you would be hard pressed to find a game that doesn’t include any kind of microtransactions these days, especially in mobile games. It just makes sense for gaming companies – a hugely lucrative source of income, the microtransactions market was worth $60 billion $106 billion in 2021 and expected to be $106 billion by 2026.
Usually offered as in-game collectibles, currency, or randomized loot boxes, microtransactions are now better received than they were a few years ago. Loot boxes, which allow players to receive random in-game rewards in exchange for real money, have been discredited for a while and are now increasingly controlled by the government.
Loot boxes have become a problem because they encourage spending real money for a miniscule chance to get hold of valuable in-game items, usually leaving players with nothing to show but the desire to continue betting for better items. Companies have been known to employ predatory sales tactics to sell loot boxes, thereby giving minors a chance to gamble. Despite Electronic Arts (EA) insistence that loot boxes are not gambling, and in fact “surprise mechanics”, several studies have shown that there is a link between loot boxes and gambling addiction.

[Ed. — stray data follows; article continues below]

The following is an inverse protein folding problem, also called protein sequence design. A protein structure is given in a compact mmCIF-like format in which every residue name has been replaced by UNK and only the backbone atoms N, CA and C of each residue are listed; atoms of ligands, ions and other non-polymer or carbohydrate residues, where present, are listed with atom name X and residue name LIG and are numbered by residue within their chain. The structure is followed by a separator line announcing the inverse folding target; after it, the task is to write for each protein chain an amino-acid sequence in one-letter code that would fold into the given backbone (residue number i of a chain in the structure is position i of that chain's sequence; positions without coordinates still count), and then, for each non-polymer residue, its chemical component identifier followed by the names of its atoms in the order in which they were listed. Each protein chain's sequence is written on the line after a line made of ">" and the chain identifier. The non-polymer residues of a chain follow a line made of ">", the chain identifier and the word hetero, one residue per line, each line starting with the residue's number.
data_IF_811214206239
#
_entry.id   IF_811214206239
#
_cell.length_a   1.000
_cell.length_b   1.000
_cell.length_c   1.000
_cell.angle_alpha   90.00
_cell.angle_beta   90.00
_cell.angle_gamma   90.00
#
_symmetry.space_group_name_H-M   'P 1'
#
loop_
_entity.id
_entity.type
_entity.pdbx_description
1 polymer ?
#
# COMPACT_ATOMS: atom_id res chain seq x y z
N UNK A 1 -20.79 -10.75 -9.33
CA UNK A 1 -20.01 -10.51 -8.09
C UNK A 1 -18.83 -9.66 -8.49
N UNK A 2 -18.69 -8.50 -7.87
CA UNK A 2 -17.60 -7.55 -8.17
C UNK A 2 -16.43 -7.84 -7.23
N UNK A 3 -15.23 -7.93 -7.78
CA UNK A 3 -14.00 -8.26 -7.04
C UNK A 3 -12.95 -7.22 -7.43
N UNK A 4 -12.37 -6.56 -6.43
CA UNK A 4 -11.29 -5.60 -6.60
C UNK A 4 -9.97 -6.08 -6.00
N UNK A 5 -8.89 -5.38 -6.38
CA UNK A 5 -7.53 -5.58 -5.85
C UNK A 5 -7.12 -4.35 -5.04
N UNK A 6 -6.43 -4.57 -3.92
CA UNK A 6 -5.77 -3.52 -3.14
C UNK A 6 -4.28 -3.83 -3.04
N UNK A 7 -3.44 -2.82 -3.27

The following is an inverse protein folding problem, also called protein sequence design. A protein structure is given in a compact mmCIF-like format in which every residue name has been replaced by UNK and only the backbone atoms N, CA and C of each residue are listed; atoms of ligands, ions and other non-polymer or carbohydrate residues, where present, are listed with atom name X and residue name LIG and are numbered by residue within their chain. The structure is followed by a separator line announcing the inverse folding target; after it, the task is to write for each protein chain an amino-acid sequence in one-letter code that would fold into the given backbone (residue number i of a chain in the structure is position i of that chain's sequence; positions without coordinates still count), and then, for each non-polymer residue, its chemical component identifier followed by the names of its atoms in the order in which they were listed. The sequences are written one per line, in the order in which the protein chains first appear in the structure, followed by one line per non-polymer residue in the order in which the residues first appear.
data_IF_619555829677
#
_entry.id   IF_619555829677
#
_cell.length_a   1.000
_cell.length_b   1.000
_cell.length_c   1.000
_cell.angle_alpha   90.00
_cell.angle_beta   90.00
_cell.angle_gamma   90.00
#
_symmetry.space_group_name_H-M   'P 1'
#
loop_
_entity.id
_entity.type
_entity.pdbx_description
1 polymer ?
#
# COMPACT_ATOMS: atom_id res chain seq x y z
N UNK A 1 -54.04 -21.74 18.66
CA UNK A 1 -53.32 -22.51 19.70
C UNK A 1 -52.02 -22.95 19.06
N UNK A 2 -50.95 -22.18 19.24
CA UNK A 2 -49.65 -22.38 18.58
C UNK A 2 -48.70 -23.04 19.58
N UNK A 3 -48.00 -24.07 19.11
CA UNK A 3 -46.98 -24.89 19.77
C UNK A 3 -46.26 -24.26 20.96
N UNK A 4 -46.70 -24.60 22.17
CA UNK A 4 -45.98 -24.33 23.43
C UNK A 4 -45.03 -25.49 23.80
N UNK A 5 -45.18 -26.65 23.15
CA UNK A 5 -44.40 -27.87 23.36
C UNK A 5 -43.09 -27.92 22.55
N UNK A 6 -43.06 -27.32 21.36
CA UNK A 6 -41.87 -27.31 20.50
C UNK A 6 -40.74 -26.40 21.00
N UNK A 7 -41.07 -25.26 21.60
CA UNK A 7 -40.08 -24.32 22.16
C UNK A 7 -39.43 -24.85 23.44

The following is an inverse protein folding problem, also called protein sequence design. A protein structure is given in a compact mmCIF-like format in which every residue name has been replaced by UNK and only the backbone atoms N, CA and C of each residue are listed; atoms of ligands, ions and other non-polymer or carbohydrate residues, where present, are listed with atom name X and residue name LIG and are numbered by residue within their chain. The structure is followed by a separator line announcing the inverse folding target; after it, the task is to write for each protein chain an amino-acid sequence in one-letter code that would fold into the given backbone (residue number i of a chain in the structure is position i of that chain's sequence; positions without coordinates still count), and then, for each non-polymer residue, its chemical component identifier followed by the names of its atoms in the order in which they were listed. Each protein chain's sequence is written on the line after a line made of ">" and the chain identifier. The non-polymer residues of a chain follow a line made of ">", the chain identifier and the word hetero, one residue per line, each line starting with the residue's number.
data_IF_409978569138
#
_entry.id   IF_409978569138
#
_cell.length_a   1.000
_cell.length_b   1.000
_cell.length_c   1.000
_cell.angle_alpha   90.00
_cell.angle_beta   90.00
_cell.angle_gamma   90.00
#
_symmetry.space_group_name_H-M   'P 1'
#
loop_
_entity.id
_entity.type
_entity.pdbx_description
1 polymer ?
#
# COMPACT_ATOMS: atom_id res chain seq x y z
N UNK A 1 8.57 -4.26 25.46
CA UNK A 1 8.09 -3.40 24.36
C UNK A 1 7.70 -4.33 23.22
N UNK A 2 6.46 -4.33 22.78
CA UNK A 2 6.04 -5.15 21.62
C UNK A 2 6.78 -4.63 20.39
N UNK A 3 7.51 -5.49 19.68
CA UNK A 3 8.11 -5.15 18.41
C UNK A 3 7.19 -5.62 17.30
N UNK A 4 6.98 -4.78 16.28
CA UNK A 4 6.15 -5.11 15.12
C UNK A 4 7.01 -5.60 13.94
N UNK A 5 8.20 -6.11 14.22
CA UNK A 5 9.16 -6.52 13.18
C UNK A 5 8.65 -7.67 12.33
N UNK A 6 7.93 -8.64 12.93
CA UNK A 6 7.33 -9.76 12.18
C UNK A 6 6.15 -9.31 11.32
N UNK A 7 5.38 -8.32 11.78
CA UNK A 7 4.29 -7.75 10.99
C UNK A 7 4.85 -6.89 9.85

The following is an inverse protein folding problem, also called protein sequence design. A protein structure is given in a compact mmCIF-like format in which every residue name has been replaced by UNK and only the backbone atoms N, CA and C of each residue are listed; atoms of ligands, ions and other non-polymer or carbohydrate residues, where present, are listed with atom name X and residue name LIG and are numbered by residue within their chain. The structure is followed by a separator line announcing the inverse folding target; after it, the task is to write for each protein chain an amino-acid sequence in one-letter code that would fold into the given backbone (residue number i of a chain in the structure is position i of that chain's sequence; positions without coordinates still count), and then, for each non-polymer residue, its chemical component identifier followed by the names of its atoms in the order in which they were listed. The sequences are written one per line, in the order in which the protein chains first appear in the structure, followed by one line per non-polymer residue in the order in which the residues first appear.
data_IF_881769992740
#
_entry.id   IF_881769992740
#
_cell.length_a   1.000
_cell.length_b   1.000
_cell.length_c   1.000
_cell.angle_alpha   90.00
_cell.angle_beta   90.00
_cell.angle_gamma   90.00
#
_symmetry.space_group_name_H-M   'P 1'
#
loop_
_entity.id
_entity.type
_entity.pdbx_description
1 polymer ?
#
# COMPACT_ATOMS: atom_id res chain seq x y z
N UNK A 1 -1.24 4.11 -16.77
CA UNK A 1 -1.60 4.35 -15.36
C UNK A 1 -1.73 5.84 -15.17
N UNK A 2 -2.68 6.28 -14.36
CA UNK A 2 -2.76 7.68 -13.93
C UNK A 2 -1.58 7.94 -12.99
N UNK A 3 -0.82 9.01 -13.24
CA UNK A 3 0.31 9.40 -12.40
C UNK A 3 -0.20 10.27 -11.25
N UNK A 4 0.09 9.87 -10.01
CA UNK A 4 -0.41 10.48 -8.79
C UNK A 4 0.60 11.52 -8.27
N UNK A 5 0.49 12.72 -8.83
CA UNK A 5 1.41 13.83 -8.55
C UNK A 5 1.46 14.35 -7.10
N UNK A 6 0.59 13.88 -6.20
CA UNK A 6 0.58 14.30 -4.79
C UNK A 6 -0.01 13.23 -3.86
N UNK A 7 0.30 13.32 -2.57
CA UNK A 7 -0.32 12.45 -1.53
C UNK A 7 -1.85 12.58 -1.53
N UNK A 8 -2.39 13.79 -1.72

Redemption of red tape
When Belgium forbidden loot boxes in 2018 it looked like the first domino had fallen and more regulations from other countries would soon follow. However, the subsequent response has been slow, despite countries like the UK agree that loot boxes are a problem that needs to be addressed.
One of the biggest hurdles for countries trying to regulate loot boxes is that they fall short of their current definitions of what gambling is, allowing companies to offer them and continue to operate outside of traditional gambling rules.
The Netherlands, following in the footsteps of the Belgian ban, also tried to get the gears moving by fine electronic art in 2019 on the inclusion of loot boxes in the popular FIFA franchise. This fine was toppled earlier this year after appeal.
However, EA could not celebrate its victory for long, as the Netherlands is doing now pushed to update legal definition of gambling to ensure better regulation of loot boxes. It remains to be seen whether this will result in an outright ban, or lead to EA requiring a gambling license and all associated regulations. If it happens, it’s likely that EA will simply remove the offending loot boxes from games sold in the Netherlands, similar to its response to the ban in Belgium.